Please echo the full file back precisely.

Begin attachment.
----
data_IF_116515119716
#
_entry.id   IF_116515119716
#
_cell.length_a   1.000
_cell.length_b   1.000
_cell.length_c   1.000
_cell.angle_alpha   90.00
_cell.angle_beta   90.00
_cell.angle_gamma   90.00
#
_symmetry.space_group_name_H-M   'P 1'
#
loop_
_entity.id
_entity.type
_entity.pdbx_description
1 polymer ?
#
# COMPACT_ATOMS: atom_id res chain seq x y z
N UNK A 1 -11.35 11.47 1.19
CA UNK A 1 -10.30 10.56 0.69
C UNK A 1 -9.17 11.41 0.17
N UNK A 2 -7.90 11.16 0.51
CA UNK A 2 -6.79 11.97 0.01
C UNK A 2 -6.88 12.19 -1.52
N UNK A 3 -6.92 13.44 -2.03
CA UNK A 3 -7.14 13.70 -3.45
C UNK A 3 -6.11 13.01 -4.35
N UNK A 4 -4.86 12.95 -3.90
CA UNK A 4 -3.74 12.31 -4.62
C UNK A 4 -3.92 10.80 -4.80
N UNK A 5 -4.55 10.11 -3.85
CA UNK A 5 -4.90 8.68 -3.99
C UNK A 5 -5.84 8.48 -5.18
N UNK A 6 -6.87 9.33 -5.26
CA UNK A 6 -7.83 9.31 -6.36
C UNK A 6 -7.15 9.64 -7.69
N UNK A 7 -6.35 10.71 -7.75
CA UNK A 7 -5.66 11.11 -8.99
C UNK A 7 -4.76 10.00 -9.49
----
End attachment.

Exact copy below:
data_IF_116515119716
#
_entry.id   IF_116515119716
#
_cell.length_a   1.000
_cell.length_b   1.000
_cell.length_c   1.000
_cell.angle_alpha   90.00
_cell.angle_beta   90.00
_cell.angle_gamma   90.00
#
_symmetry.space_group_name_H-M   'P 1'
#
loop_
_entity.id
_entity.type
_entity.pdbx_description
1 polymer ?
#
# COMPACT_ATOMS: atom_id res chain seq x y z
N UNK A 1 -11.35 11.47 1.19
CA UNK A 1 -10.30 10.56 0.69
C UNK A 1 -9.17 11.41 0.17
N UNK A 2 -7.90 11.16 0.51
CA UNK A 2 -6.79 11.97 0.01
C UNK A 2 -6.88 12.19 -1.52
N UNK A 3 -6.92 13.44 -2.03
CA UNK A 3 -7.14 13.70 -3.45
C UNK A 3 -6.11 13.01 -4.35
N UNK A 4 -4.86 12.95 -3.90
CA UNK A 4 -3.74 12.31 -4.62
C UNK A 4 -3.92 10.80 -4.80
N UNK A 5 -4.55 10.11 -3.85
CA UNK A 5 -4.90 8.68 -3.99
C UNK A 5 -5.84 8.48 -5.18
N UNK A 6 -6.87 9.33 -5.26
CA UNK A 6 -7.83 9.31 -6.36
C UNK A 6 -7.15 9.64 -7.69
N UNK A 7 -6.35 10.71 -7.75
CA UNK A 7 -5.66 11.11 -8.99
C UNK A 7 -4.76 10.00 -9.49